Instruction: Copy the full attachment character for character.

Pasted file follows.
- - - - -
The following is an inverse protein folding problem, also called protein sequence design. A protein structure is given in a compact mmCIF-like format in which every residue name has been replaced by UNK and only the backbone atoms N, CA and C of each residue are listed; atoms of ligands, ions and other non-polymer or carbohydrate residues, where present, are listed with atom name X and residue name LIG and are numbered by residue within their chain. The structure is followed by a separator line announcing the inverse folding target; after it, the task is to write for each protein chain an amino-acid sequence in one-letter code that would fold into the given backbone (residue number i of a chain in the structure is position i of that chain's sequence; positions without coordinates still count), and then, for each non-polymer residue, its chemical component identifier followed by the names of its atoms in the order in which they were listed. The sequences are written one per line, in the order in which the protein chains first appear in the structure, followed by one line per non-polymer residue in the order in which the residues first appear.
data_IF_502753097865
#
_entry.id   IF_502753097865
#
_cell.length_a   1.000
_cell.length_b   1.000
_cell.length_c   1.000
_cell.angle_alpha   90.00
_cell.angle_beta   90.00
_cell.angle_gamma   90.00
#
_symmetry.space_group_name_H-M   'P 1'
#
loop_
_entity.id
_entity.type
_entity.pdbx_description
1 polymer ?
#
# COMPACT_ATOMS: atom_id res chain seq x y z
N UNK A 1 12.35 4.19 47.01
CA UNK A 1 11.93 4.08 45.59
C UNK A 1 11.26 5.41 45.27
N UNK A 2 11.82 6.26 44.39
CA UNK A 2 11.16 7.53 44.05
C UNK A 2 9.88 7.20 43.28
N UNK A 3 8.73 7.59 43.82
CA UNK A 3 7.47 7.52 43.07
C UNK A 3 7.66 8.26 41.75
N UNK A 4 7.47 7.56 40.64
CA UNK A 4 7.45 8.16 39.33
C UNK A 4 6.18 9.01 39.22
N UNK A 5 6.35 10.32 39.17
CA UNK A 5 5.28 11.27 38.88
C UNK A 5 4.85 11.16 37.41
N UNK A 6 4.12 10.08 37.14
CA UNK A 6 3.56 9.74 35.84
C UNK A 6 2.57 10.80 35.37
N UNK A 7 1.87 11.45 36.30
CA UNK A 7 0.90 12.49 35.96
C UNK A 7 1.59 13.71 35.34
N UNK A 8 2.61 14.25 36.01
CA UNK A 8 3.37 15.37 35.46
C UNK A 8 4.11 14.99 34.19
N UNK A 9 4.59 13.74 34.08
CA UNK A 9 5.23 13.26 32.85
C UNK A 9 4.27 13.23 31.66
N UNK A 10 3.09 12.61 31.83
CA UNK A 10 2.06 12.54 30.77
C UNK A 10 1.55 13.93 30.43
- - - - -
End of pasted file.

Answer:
The following is an inverse protein folding problem, also called protein sequence design. A protein structure is given in a compact mmCIF-like format in which every residue name has been replaced by UNK and only the backbone atoms N, CA and C of each residue are listed; atoms of ligands, ions and other non-polymer or carbohydrate residues, where present, are listed with atom name X and residue name LIG and are numbered by residue within their chain. The structure is followed by a separator line announcing the inverse folding target; after it, the task is to write for each protein chain an amino-acid sequence in one-letter code that would fold into the given backbone (residue number i of a chain in the structure is position i of that chain's sequence; positions without coordinates still count), and then, for each non-polymer residue, its chemical component identifier followed by the names of its atoms in the order in which they were listed. The sequences are written one per line, in the order in which the protein chains first appear in the structure, followed by one line per non-polymer residue in the order in which the residues first appear.
data_IF_502753097865
#
_entry.id   IF_502753097865
#
_cell.length_a   1.000
_cell.length_b   1.000
_cell.length_c   1.000
_cell.angle_alpha   90.00
_cell.angle_beta   90.00
_cell.angle_gamma   90.00
#
_symmetry.space_group_name_H-M   'P 1'
#
loop_
_entity.id
_entity.type
_entity.pdbx_description
1 polymer ?
#
# COMPACT_ATOMS: atom_id res chain seq x y z
N UNK A 1 12.35 4.19 47.01
CA UNK A 1 11.93 4.08 45.59
C UNK A 1 11.26 5.41 45.27
N UNK A 2 11.82 6.26 44.39
CA UNK A 2 11.16 7.53 44.05
C UNK A 2 9.88 7.20 43.28
N UNK A 3 8.73 7.59 43.82
CA UNK A 3 7.47 7.52 43.07
C UNK A 3 7.66 8.26 41.75
N UNK A 4 7.47 7.56 40.64
CA UNK A 4 7.45 8.16 39.33
C UNK A 4 6.18 9.01 39.22
N UNK A 5 6.35 10.32 39.17
CA UNK A 5 5.28 11.27 38.88
C UNK A 5 4.85 11.16 37.41
N UNK A 6 4.12 10.08 37.14
CA UNK A 6 3.56 9.74 35.84
C UNK A 6 2.57 10.80 35.37
N UNK A 7 1.87 11.45 36.30
CA UNK A 7 0.90 12.49 35.96
C UNK A 7 1.59 13.71 35.34
N UNK A 8 2.61 14.25 36.01
CA UNK A 8 3.37 15.37 35.46
C UNK A 8 4.11 14.99 34.19
N UNK A 9 4.59 13.74 34.08
CA UNK A 9 5.23 13.26 32.85
C UNK A 9 4.27 13.23 31.66
N UNK A 10 3.09 12.61 31.83
CA UNK A 10 2.06 12.54 30.77
C UNK A 10 1.55 13.93 30.43